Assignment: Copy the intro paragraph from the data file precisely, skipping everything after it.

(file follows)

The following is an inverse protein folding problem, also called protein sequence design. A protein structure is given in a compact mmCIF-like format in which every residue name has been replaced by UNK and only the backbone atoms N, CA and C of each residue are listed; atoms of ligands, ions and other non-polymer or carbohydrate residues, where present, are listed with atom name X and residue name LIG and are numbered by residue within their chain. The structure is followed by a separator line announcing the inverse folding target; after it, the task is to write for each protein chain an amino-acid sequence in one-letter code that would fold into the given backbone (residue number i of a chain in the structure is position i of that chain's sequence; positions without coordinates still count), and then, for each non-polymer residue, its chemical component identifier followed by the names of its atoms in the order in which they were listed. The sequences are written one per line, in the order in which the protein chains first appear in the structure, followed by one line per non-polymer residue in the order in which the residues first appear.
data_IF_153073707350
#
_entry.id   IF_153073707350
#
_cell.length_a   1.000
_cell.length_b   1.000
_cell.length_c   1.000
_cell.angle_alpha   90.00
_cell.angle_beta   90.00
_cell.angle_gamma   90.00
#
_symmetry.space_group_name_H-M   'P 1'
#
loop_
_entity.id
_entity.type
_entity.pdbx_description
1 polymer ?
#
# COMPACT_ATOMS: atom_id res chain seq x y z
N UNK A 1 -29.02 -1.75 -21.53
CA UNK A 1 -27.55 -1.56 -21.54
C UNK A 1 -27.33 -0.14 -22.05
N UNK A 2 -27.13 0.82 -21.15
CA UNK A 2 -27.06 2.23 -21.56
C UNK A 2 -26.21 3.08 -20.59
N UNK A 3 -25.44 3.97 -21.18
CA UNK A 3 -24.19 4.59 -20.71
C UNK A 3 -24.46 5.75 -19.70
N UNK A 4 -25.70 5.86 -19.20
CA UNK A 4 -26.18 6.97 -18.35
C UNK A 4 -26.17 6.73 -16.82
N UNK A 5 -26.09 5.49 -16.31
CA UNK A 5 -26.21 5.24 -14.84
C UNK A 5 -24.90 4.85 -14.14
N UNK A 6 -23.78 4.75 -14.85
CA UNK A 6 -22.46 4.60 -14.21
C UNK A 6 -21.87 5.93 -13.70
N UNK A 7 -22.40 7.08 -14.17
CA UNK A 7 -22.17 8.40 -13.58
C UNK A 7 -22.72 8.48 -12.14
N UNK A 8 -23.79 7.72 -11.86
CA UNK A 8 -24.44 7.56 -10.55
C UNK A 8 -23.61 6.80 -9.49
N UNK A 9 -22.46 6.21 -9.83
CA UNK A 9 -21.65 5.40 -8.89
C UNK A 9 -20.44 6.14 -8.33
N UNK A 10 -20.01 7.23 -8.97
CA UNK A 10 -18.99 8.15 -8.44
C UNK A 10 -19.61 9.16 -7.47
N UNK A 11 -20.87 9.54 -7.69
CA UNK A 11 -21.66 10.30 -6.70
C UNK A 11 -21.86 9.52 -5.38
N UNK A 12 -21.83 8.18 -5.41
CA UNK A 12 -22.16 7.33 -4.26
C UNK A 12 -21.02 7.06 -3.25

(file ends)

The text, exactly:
The following is an inverse protein folding problem, also called protein sequence design. A protein structure is given in a compact mmCIF-like format in which every residue name has been replaced by UNK and only the backbone atoms N, CA and C of each residue are listed; atoms of ligands, ions and other non-polymer or carbohydrate residues, where present, are listed with atom name X and residue name LIG and are numbered by residue within their chain. The structure is followed by a separator line announcing the inverse folding target; after it, the task is to write for each protein chain an amino-acid sequence in one-letter code that would fold into the given backbone (residue number i of a chain in the structure is position i of that chain's sequence; positions without coordinates still count), and then, for each non-polymer residue, its chemical component identifier followed by the names of its atoms in the order in which they were listed. The sequences are written one per line, in the order in which the protein chains first appear in the structure, followed by one line per non-polymer residue in the order in which the residues first appear.